Neuform Props are very good, but expensive props, so we chose to replace it with a Kiev which at the time of writing was around £1,000 less.

The first stage is to remove the top cowling, we also later removed the bottom one too, to allow us to have a good look around at the same time. This proved to be a prudent thing to do as we found our radiator bracket was broken too!

Next remove the spinner, a tip here which some may not know, is to hold the allen key bolt and undo the nyloc nut with the spanner, else you may start to round the allen key head.

NB: I found out the hard way, that you should mark the back of the spinner plate and the flange to ensure the spinner goes back on in the correct position!

Now we need  to remove the old prop by undoing the six M8 retaining bolts. These are the long ones which screw through into the flange.

After these are removed the propeller will come off still clamped in the hub.

The prop with its adaptor plate is now removed.


Removing the the lugs

Now for the  “fun” part, removing the lugs from the flange.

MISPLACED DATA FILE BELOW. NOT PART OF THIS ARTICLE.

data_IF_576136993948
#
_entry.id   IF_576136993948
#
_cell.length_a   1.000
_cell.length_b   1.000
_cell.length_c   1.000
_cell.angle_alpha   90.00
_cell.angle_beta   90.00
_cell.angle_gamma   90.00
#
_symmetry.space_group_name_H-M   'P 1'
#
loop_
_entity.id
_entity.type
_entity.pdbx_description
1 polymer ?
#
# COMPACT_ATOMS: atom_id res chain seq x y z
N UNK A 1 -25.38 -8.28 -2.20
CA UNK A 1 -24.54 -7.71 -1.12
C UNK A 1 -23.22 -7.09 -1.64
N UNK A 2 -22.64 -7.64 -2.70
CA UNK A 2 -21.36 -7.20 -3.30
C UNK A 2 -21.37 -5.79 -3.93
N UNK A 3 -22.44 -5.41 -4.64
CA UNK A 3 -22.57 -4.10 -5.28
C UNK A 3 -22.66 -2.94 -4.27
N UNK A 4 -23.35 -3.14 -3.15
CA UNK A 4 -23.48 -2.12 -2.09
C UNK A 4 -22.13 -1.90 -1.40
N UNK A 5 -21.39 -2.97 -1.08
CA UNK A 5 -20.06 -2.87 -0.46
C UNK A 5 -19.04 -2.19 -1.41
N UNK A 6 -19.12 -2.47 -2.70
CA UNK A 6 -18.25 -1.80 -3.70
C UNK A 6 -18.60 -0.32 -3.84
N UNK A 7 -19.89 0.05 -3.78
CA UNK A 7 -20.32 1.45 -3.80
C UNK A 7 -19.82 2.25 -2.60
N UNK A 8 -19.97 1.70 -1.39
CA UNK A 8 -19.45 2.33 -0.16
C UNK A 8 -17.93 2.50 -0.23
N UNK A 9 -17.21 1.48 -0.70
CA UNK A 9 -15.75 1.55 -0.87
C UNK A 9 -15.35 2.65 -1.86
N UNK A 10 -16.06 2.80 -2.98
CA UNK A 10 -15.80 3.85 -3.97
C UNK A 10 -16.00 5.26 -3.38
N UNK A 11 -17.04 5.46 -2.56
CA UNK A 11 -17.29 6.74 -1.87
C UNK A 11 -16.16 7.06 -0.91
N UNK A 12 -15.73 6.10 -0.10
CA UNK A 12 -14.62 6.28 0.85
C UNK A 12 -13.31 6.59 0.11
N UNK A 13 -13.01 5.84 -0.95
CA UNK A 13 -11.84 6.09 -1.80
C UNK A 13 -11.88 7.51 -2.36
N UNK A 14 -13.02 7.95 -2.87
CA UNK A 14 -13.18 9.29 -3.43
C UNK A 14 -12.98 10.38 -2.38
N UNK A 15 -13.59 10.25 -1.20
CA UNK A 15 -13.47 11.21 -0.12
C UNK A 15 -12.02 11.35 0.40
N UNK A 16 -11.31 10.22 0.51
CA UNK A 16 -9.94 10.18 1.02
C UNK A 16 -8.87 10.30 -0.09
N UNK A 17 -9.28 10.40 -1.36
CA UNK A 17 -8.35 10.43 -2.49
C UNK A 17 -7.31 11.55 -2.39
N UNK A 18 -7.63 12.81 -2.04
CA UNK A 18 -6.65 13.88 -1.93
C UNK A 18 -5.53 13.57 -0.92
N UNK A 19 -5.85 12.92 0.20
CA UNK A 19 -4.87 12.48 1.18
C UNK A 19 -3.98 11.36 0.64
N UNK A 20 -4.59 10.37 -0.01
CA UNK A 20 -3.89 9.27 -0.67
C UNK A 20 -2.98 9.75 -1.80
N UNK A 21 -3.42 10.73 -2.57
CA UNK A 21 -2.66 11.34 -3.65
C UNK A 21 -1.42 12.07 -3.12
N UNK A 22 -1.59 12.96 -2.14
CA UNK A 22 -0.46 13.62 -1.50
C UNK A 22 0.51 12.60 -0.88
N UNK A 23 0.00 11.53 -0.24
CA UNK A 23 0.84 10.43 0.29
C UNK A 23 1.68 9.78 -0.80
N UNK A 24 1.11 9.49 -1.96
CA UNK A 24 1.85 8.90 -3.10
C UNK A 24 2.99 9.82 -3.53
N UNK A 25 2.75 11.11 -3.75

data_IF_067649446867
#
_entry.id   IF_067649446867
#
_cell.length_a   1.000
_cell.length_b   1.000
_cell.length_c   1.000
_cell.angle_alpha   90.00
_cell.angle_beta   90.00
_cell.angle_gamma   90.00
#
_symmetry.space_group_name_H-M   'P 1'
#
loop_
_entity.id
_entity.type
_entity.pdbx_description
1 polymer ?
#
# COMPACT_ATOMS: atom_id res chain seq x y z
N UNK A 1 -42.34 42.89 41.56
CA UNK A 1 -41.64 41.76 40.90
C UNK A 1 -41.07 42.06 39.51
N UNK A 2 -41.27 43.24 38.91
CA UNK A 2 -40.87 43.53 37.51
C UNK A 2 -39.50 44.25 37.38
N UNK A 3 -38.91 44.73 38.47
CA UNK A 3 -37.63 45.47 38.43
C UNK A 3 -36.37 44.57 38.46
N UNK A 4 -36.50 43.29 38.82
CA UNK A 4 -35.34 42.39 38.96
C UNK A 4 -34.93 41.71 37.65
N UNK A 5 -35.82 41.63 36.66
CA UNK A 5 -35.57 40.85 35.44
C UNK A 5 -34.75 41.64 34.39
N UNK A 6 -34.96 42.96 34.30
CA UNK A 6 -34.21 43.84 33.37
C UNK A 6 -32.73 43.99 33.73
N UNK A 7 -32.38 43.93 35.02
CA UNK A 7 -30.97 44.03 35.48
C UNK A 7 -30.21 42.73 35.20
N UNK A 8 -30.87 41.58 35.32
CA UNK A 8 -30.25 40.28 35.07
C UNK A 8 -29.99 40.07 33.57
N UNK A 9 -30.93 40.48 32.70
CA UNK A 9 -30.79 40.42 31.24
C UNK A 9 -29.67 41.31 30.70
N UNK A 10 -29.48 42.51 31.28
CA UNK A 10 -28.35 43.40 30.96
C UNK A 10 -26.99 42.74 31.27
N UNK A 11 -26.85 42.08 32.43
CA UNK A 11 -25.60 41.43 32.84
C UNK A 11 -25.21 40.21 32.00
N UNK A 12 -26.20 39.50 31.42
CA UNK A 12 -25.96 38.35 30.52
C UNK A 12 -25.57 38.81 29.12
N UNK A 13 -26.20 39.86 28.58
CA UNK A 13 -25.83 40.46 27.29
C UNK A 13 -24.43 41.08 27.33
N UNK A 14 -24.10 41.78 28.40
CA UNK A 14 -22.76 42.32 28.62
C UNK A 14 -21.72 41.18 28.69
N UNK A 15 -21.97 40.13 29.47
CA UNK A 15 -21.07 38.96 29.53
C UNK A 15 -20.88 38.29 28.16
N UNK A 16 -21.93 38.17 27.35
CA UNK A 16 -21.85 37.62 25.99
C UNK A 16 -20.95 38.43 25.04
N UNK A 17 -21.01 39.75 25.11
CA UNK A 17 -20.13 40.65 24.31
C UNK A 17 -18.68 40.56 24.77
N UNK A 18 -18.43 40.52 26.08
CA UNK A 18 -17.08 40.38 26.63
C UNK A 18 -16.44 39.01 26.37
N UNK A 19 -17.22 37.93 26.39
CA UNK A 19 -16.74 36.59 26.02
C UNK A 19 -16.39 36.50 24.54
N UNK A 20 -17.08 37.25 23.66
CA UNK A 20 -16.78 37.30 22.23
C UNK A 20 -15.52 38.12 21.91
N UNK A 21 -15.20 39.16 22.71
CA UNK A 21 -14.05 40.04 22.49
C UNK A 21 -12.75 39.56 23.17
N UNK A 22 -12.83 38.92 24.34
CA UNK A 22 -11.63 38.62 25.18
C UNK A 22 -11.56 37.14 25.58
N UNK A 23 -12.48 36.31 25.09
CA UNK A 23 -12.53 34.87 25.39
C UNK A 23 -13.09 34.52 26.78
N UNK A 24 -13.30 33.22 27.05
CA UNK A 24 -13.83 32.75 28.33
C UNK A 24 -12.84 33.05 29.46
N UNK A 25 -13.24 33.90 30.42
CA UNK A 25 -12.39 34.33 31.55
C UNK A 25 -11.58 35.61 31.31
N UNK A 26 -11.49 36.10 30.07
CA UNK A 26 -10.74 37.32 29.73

The lugs are used by both Neuform and Warp drive props, but not by Kiev props.

These lugs are press fit and difficult to remove. First spray them with AC50 and then  have a cup of tea while this goes to work!

The best way we found to remove them safely  is to use an M8 bolt through a 17mm socket, this acts a puller and pulls the lugs back through the flange plate without damage or shocking the gearbox.

Once they are almost through they will easily tap out.,

Fitting the new prop

First lay the prop out and loosely clamp the prop blades in the hub. Ensure the key marks are aligned (see image) this is just tight enough to hold it all together, while we loosely bolt the prop on to the flange using the new adaptor. Note the new adaptor plate can only be purchased from TLAC  and was around £120.00 inc VAT.